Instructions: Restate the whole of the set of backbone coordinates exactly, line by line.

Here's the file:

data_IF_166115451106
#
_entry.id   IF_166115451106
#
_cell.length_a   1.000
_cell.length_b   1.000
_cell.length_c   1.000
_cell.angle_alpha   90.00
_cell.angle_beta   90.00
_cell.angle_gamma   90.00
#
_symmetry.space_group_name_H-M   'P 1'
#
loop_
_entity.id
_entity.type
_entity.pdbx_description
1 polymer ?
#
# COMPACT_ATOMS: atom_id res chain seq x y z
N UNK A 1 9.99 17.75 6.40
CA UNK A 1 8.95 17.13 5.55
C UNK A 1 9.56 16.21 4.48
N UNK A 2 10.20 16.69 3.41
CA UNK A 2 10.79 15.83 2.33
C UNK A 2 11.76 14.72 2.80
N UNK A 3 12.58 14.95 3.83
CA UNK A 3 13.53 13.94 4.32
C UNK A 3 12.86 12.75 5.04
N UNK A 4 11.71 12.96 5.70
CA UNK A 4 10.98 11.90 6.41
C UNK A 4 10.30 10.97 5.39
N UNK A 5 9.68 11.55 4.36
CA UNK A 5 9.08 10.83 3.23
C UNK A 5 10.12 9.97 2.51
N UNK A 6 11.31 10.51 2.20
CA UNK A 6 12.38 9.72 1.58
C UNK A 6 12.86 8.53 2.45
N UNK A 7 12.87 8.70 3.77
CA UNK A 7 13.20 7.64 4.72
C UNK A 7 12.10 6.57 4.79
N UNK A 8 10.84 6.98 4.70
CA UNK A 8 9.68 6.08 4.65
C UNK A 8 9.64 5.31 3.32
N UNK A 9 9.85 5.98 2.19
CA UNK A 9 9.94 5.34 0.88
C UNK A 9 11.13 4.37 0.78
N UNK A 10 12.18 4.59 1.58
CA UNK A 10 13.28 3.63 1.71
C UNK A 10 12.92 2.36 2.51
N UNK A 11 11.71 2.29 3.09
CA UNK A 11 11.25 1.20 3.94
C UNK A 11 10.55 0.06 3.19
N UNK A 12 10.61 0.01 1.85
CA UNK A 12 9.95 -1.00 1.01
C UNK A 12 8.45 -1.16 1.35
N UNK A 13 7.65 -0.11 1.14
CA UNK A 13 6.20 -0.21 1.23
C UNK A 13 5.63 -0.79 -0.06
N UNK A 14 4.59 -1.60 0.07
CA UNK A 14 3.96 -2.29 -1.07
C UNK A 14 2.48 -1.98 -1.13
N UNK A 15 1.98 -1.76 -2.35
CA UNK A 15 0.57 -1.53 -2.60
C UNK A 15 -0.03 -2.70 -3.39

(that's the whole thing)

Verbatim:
data_IF_166115451106
#
_entry.id   IF_166115451106
#
_cell.length_a   1.000
_cell.length_b   1.000
_cell.length_c   1.000
_cell.angle_alpha   90.00
_cell.angle_beta   90.00
_cell.angle_gamma   90.00
#
_symmetry.space_group_name_H-M   'P 1'
#
loop_
_entity.id
_entity.type
_entity.pdbx_description
1 polymer ?
#
# COMPACT_ATOMS: atom_id res chain seq x y z
N UNK A 1 9.99 17.75 6.40
CA UNK A 1 8.95 17.13 5.55
C UNK A 1 9.56 16.21 4.48
N UNK A 2 10.20 16.69 3.41
CA UNK A 2 10.79 15.83 2.33
C UNK A 2 11.76 14.72 2.80
N UNK A 3 12.58 14.95 3.83
CA UNK A 3 13.53 13.94 4.32
C UNK A 3 12.86 12.75 5.04
N UNK A 4 11.71 12.96 5.70
CA UNK A 4 10.98 11.90 6.41
C UNK A 4 10.30 10.97 5.39
N UNK A 5 9.68 11.55 4.36
CA UNK A 5 9.08 10.83 3.23
C UNK A 5 10.12 9.97 2.51
N UNK A 6 11.31 10.51 2.20
CA UNK A 6 12.38 9.72 1.58
C UNK A 6 12.86 8.53 2.45
N UNK A 7 12.87 8.70 3.77
CA UNK A 7 13.20 7.64 4.72
C UNK A 7 12.10 6.57 4.79
N UNK A 8 10.84 6.98 4.70
CA UNK A 8 9.68 6.08 4.65
C UNK A 8 9.64 5.31 3.32
N UNK A 9 9.85 5.98 2.19
CA UNK A 9 9.94 5.34 0.88
C UNK A 9 11.13 4.37 0.78
N UNK A 10 12.18 4.59 1.58
CA UNK A 10 13.28 3.63 1.71
C UNK A 10 12.92 2.36 2.51
N UNK A 11 11.71 2.29 3.09
CA UNK A 11 11.25 1.20 3.94
C UNK A 11 10.55 0.06 3.19
N UNK A 12 10.61 0.01 1.85
CA UNK A 12 9.95 -1.00 1.01
C UNK A 12 8.45 -1.16 1.35
N UNK A 13 7.65 -0.11 1.14
CA UNK A 13 6.20 -0.21 1.23
C UNK A 13 5.63 -0.79 -0.06
N UNK A 14 4.59 -1.60 0.07
CA UNK A 14 3.96 -2.29 -1.07
C UNK A 14 2.48 -1.98 -1.13
N UNK A 15 1.98 -1.76 -2.35
CA UNK A 15 0.57 -1.53 -2.60
C UNK A 15 -0.03 -2.70 -3.39